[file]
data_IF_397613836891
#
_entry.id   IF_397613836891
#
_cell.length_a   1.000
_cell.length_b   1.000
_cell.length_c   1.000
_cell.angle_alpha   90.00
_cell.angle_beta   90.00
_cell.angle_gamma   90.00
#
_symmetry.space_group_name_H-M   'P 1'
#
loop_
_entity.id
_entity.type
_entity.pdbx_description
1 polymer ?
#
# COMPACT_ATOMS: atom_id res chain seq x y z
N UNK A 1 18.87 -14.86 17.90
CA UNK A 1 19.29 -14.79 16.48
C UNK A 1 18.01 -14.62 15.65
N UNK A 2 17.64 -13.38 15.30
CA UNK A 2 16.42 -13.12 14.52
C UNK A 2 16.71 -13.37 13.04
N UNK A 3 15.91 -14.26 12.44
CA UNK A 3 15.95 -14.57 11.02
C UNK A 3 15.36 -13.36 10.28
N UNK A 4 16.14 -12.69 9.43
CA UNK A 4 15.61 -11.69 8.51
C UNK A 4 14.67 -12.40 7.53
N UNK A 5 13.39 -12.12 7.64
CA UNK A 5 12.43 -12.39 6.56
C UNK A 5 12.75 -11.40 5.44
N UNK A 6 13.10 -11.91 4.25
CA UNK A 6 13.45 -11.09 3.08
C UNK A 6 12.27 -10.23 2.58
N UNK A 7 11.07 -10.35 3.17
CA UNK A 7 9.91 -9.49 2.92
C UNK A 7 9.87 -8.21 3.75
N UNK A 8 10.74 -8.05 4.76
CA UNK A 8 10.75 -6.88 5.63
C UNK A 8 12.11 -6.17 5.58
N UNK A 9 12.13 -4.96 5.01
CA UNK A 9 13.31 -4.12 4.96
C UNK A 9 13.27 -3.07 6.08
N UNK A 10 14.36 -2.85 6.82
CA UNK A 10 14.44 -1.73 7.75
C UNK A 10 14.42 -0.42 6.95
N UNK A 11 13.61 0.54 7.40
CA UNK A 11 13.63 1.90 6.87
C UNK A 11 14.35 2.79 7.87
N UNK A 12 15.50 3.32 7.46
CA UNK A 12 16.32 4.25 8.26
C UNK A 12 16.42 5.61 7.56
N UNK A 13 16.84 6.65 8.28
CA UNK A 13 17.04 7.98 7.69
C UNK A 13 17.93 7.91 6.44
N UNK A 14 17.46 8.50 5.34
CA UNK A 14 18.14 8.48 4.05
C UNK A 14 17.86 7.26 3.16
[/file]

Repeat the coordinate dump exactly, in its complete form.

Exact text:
data_IF_397613836891
#
_entry.id   IF_397613836891
#
_cell.length_a   1.000
_cell.length_b   1.000
_cell.length_c   1.000
_cell.angle_alpha   90.00
_cell.angle_beta   90.00
_cell.angle_gamma   90.00
#
_symmetry.space_group_name_H-M   'P 1'
#
loop_
_entity.id
_entity.type
_entity.pdbx_description
1 polymer ?
#
# COMPACT_ATOMS: atom_id res chain seq x y z
N UNK A 1 18.87 -14.86 17.90
CA UNK A 1 19.29 -14.79 16.48
C UNK A 1 18.01 -14.62 15.65
N UNK A 2 17.64 -13.38 15.30
CA UNK A 2 16.42 -13.12 14.52
C UNK A 2 16.71 -13.37 13.04
N UNK A 3 15.91 -14.26 12.44
CA UNK A 3 15.95 -14.57 11.02
C UNK A 3 15.36 -13.36 10.28
N UNK A 4 16.14 -12.69 9.43
CA UNK A 4 15.61 -11.69 8.51
C UNK A 4 14.67 -12.40 7.53
N UNK A 5 13.39 -12.12 7.64
CA UNK A 5 12.43 -12.39 6.56
C UNK A 5 12.75 -11.40 5.44
N UNK A 6 13.10 -11.91 4.25
CA UNK A 6 13.45 -11.09 3.08
C UNK A 6 12.27 -10.23 2.58
N UNK A 7 11.07 -10.35 3.17
CA UNK A 7 9.91 -9.49 2.92
C UNK A 7 9.87 -8.21 3.75
N UNK A 8 10.74 -8.05 4.76
CA UNK A 8 10.75 -6.88 5.63
C UNK A 8 12.11 -6.17 5.58
N UNK A 9 12.13 -4.96 5.01
CA UNK A 9 13.31 -4.12 4.96
C UNK A 9 13.27 -3.07 6.08
N UNK A 10 14.36 -2.85 6.82
CA UNK A 10 14.44 -1.73 7.75
C UNK A 10 14.42 -0.42 6.95
N UNK A 11 13.61 0.54 7.40
CA UNK A 11 13.63 1.90 6.87
C UNK A 11 14.35 2.79 7.87
N UNK A 12 15.50 3.32 7.46
CA UNK A 12 16.32 4.25 8.26
C UNK A 12 16.42 5.61 7.56
N UNK A 13 16.84 6.65 8.28
CA UNK A 13 17.04 7.98 7.69
C UNK A 13 17.93 7.91 6.44
N UNK A 14 17.46 8.50 5.34
CA UNK A 14 18.14 8.48 4.05
C UNK A 14 17.86 7.26 3.16